Jury trials in the El Paso County Combined Courts resumed last week after a more than three-month pause — only to hit an early hiccup in which a prosecutor tested positive for COVID-19 one day after completing a trial.
A defense attorney, a judicial worker and at least one other District Attorney’s office employee are now in quarantine, and roughly 60 other people, including jurors and members of the public summoned for jury selection in the case, were being notified of their possible exposure, court administrators confirmed.
The prosecutor’s positive test highlights renewed health concerns about resuming court business at a time when the coronavirus vaccine remains difficult to obtain for some of the attorneys and workers involved.
“Obviously, I’m not happy that I’m exposed and sitting at home quarantining for the next 10 days or until I get a negative test,” said Eric Anaya, a defense attorney who was in close contact with the sickened prosecutor during the trial, only the second to be conducted in district court following a shutdown in November amid a countywide spike in coronavirus infections.
Although court workers, prosecutors and public defenders became eligible to be inoculated Feb. 8, supply shortages have some of them scrambling to find providers.
For the Colorado Springs branch of the Office of the Colorado State Public Defender, that means “scanning the internet and trying multiple sites for an appointment,” or else traveling to rural areas where vaccines are more available, said spokeswoman Maureen Cain.
“Our office continues to be concerned about jury trials starting up again, and we try to do our best to keep our clients, our witnesses, families and our own staff safe,” she said.
Courthouse administrators emphasized that COVID-19 precautions remain in place at the El Paso County courthouse, including a mask requirement and social-distancing rules that limit how many people can be present in courtrooms and where they stand or sit while waiting for appearances. Roughly 30% of the courthouse’s 400 dedicated employees — judges, clerks, reporters and probation officers — say they have received the vaccine, said 4th Judicial District Administrator Scott Sosebee.
“I understand that the prosecutor that tested positive never removed their mask during the proceedings and was socially distanced from most in the courtroom,” Sosebee said. “As a result, the exposure risk to other judicial employees and jurors is considered low.”
Although the El Paso County courthouse reopened to the public earlier this month, many hearings are still being conducted virtually, and many services are being offered online rather than in person. The total number of daily visitors is roughly 10% of the pre-pandemic average of 3,000 visitors per day, administrators say.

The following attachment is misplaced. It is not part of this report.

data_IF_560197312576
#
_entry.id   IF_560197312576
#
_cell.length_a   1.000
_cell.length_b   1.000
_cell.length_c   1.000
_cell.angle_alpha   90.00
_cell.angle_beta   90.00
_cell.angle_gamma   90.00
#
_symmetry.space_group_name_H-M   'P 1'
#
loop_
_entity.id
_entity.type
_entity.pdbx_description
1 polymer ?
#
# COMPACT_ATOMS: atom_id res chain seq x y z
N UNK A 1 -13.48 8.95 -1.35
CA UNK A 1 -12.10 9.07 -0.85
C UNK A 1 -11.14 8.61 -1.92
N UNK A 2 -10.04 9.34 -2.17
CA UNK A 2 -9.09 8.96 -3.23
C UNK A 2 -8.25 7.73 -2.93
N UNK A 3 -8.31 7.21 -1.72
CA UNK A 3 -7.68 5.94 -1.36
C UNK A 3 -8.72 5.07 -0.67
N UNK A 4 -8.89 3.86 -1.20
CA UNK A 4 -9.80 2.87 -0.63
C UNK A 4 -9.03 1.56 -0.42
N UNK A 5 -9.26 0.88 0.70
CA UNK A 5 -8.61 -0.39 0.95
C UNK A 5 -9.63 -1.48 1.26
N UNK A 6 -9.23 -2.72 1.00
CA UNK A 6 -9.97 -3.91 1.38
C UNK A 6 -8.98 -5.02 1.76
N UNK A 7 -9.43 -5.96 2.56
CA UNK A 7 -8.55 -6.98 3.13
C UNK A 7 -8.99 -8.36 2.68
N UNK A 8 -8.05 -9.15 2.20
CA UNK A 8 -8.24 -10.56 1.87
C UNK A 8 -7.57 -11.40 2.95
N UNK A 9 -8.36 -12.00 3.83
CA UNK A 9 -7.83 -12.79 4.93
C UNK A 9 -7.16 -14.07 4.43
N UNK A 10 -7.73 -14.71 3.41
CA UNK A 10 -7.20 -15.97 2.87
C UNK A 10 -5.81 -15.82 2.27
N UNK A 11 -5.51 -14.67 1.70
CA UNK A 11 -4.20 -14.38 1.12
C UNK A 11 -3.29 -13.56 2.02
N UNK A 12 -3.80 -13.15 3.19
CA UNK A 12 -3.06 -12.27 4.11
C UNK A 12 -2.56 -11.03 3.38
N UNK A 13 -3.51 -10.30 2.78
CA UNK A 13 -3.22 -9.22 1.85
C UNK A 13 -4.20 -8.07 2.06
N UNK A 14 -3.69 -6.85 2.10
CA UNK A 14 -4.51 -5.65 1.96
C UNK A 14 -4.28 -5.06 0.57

Jury trials resumed Feb. 22 at a sharply reduced pace. Just two juries can be picked per day — one for district court and one for county court — allowing for four to five trials per week in each court system, said 4th Judicial District Chief Judge Will Bain. Before the pandemic, the county courthouse could convene up to 30 jury trials per week. The courts will “make it easy” for prospective jurors worried about coronavirus exposure to defer their service, he added.
The reduced schedule limits the courts’ ability to chip away at what Bain called an “eye-popping” backlog after nearly a year of setbacks and delays because of the pandemic.
By mid-January, there were 14,700 trials scheduled across the state, a fivefold increase from a year earlier, Bain said. El Paso County alone accounted for more than a quarter of the statewide backlog, with roughly 4,200 trials pending in the District and El Paso County courts, according to figures he provided.
“Not only are we dealing with backlog from the pandemic, but our felony filings never slowed down,” he said.
Bain pointed out that the first trial to be held after the hiatus involved a deadly drunken-driving crash dating to April 2019, illustrating how matters of public importance have been drawn out by the pandemic.
The delays have far-reaching consequences, Gazette news partner Colorado Politics reported last week. Budget cuts resulted in layoffs of court personnel in Boulder, Arapahoe, Douglas, Elbert and Lincoln counties, contributing to slowdowns. And Mesa County District Attorney Dan Rubenstein worried about “softer plea offers” for defendants as overburdened prosecutors try to dig out from cascading case loads. Meanwhile, defense attorneys have expressed concerns about clients stuck with criminal charges hanging over their heads, impinging on their right to a speedy trial.